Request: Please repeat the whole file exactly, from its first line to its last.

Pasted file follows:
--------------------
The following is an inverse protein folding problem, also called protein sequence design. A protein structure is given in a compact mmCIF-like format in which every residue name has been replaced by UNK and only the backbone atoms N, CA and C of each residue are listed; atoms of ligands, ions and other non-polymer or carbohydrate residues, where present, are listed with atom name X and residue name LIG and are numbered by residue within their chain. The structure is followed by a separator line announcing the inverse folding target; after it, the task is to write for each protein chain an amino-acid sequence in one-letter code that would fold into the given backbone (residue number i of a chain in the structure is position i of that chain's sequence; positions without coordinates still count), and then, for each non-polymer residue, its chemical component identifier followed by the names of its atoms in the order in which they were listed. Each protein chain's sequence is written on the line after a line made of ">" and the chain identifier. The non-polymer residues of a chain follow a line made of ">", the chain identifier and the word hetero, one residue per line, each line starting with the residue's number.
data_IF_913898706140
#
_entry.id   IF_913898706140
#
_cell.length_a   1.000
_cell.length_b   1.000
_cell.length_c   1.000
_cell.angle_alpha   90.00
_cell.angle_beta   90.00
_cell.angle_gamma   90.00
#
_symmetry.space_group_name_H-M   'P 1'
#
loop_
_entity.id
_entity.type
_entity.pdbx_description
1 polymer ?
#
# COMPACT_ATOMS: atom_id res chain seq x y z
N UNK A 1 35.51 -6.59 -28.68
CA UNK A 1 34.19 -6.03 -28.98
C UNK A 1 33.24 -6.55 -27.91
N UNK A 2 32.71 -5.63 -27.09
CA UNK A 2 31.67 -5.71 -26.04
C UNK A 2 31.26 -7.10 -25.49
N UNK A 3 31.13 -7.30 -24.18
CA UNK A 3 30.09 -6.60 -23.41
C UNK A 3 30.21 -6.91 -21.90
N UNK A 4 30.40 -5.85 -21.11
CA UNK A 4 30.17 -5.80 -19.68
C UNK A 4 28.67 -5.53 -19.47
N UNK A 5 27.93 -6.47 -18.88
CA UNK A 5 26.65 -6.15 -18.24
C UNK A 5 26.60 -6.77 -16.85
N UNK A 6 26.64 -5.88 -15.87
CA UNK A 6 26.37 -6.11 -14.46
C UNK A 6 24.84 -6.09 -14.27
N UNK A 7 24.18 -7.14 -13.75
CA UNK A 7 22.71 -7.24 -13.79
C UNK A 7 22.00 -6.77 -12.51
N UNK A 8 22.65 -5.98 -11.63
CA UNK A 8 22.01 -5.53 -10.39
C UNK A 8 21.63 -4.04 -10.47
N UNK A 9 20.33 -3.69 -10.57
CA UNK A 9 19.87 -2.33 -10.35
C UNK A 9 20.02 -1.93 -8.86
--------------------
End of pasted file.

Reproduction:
The following is an inverse protein folding problem, also called protein sequence design. A protein structure is given in a compact mmCIF-like format in which every residue name has been replaced by UNK and only the backbone atoms N, CA and C of each residue are listed; atoms of ligands, ions and other non-polymer or carbohydrate residues, where present, are listed with atom name X and residue name LIG and are numbered by residue within their chain. The structure is followed by a separator line announcing the inverse folding target; after it, the task is to write for each protein chain an amino-acid sequence in one-letter code that would fold into the given backbone (residue number i of a chain in the structure is position i of that chain's sequence; positions without coordinates still count), and then, for each non-polymer residue, its chemical component identifier followed by the names of its atoms in the order in which they were listed. Each protein chain's sequence is written on the line after a line made of ">" and the chain identifier. The non-polymer residues of a chain follow a line made of ">", the chain identifier and the word hetero, one residue per line, each line starting with the residue's number.
data_IF_913898706140
#
_entry.id   IF_913898706140
#
_cell.length_a   1.000
_cell.length_b   1.000
_cell.length_c   1.000
_cell.angle_alpha   90.00
_cell.angle_beta   90.00
_cell.angle_gamma   90.00
#
_symmetry.space_group_name_H-M   'P 1'
#
loop_
_entity.id
_entity.type
_entity.pdbx_description
1 polymer ?
#
# COMPACT_ATOMS: atom_id res chain seq x y z
N UNK A 1 35.51 -6.59 -28.68
CA UNK A 1 34.19 -6.03 -28.98
C UNK A 1 33.24 -6.55 -27.91
N UNK A 2 32.71 -5.63 -27.09
CA UNK A 2 31.67 -5.71 -26.04
C UNK A 2 31.26 -7.10 -25.49
N UNK A 3 31.13 -7.30 -24.18
CA UNK A 3 30.09 -6.60 -23.41
C UNK A 3 30.21 -6.91 -21.90
N UNK A 4 30.40 -5.85 -21.11
CA UNK A 4 30.17 -5.80 -19.68
C UNK A 4 28.67 -5.53 -19.47
N UNK A 5 27.93 -6.47 -18.88
CA UNK A 5 26.65 -6.15 -18.24
C UNK A 5 26.60 -6.77 -16.85
N UNK A 6 26.64 -5.88 -15.87
CA UNK A 6 26.37 -6.11 -14.46
C UNK A 6 24.84 -6.09 -14.27
N UNK A 7 24.18 -7.14 -13.75
CA UNK A 7 22.71 -7.24 -13.79
C UNK A 7 22.00 -6.77 -12.51
N UNK A 8 22.65 -5.98 -11.63
CA UNK A 8 22.01 -5.53 -10.39
C UNK A 8 21.63 -4.04 -10.47
N UNK A 9 20.33 -3.69 -10.57
CA UNK A 9 19.87 -2.33 -10.35
C UNK A 9 20.02 -1.93 -8.86